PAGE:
Police canines are always portrayed by their K-9 handlers as highly trained “partners”, trustworthy, predictable, compliant, and extremely reliable. Nonetheless, from an animal behavior perspective there is good reason to question this ensconced belief held by police dog handlers. I have reported many instances which suggest otherwise. The most recent example of the unpredictable and inherently dangerous nature of attack-trained police canines was demonstrated in the vicious, unprovoked attack on a four-year-old boy in Hesperia, California on February 8, 2015.
In this instance, a six-year-old, Belgian Melinois, named Jango, nearly killed the son of the dog’s handler (a police officer with a Rialto, California Police Department). The fact pattern of the incident, according to news reports, was as follows: The father returned home and released Jango from his kennel and proceeded to place him in the backyard to relieve himself. The father had just returned after being absence from his home for about two days. After releasing Jango into the backyard, he went to shower, leaving his four-year-old son unattended downstairs. The mother was not home because she had gone shopping. The boy then gained access to the backyard by opening the sliding glass door. Speculation is that he went looking for his mother.
Jango attacked and the child started screaming which alerted neighbors. Shortly thereafter neighbors arrived, and they had to knock down the backyard fence to gain access to the dog. Jango had the leg of the boy in its mouth and was shaking it. One of the neighbor started kicking the dog but this had no effect on the dog. One neighbor then pried the mouth of the dog open and Jango released the leg of the boy. The father came to the scene and placed the dog back into its its kennel. The boy was airlifted to local hospital. His leg was amputated just below the knee because severe vascular damage.
There remain many unanswered questions to this tragic dog bite incident. In particular, why did the father leave his four-year-old child unattended in the house knowing that this attack train police K-9 was alone and unsupervised in the backyard? Why didn’t he lock the sliding glass door knowing that four-year-old children are prone to explore and wonder? How long had Jango had been in his kennel during the two-day absence of the father? It’s possible that prolonged confinement in a kennel for a dog like this might have enhanced this dog’s tendency to attack a child he did not know that well.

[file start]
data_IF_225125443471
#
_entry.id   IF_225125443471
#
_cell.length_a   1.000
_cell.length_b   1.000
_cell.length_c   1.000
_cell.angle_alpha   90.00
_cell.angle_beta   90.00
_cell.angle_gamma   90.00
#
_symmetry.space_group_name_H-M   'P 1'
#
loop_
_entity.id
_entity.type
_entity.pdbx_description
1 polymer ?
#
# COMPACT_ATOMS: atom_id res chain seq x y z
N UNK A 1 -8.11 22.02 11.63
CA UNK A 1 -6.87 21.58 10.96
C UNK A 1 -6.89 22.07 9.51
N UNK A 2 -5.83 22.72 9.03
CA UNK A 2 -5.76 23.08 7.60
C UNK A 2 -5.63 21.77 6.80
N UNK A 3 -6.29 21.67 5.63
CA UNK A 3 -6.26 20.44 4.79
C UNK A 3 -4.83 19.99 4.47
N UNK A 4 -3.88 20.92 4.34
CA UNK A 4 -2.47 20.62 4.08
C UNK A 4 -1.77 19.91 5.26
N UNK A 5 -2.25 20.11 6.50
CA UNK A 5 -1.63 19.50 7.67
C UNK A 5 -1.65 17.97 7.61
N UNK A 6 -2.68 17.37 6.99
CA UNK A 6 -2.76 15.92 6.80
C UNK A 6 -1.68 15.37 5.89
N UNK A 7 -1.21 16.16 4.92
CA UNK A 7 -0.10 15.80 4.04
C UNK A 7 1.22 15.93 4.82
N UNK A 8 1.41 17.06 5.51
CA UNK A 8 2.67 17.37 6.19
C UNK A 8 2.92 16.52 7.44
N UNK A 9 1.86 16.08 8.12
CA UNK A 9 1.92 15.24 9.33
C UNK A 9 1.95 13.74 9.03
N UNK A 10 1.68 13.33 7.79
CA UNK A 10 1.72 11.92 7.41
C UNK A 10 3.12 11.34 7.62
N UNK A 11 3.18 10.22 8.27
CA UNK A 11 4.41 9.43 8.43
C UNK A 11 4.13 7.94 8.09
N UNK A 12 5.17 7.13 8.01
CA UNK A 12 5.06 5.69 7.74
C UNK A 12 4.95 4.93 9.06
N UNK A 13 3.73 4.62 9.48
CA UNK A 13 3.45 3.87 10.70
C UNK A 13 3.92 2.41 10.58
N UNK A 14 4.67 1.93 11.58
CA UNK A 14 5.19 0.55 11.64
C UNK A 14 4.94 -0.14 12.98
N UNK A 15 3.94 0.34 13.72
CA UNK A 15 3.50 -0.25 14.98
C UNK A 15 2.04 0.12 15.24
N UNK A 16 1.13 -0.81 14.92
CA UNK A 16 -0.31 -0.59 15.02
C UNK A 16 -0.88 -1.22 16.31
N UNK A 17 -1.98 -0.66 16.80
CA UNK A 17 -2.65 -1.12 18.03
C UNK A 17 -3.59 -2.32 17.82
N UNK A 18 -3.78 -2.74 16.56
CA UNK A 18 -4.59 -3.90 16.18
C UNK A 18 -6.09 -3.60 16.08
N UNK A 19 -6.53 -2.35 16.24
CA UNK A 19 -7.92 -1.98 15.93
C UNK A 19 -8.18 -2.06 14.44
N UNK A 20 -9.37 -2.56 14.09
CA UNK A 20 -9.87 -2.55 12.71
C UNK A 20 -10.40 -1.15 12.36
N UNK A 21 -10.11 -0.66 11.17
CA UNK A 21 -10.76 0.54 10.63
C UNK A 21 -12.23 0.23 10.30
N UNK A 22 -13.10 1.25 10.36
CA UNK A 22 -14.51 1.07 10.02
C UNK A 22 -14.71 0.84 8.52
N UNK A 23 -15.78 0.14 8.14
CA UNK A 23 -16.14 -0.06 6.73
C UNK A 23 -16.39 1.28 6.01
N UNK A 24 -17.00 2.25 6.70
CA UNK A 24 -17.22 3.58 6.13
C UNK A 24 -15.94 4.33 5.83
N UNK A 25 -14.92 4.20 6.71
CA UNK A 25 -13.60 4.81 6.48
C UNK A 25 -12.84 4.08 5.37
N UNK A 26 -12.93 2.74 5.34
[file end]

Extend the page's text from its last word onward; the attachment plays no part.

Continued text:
New stores published online reported that preliminary investigation by the Rialto Police Department indicate that the child had been left alone only for about two minutes before the attack happened. The attack probably lasted for about two minutes. Rialto police Capt. Randy DeAnda was quoted as saying that Jango had no history of aggression, he received regular training and his record of a service dog was “impeccable”. According to DeAnda, he had no understanding of why the attack happened. Jango, like many Belgian melinois used as police canines in this country, was born and initially trained in Holland before being sold for import to the United States.
Certainly the father probably was in a state of disbelief regarding the actions of hist rusted canine partner. Nonetheless, from my perspective in animal behavior, I feel the incident was foreseeable given the nature of these kind of dogs. This incident was no “accident” as the police were quoted as saying. Captain Randy De Anda remarks about the dog having an impeccable record buttresses my belief that even the best-tempered and best-trained police dogs may at times be unpredictable. For my perspective, this was a foreseeable event given the genetic background of these dogs, the kind of training they receive, and the way in which they are kept and used by their handlers. The bottom line: the attack by Jango on this child is another example supporting the belief that police canines are frequently unpredictable and inherently dangerous by nature.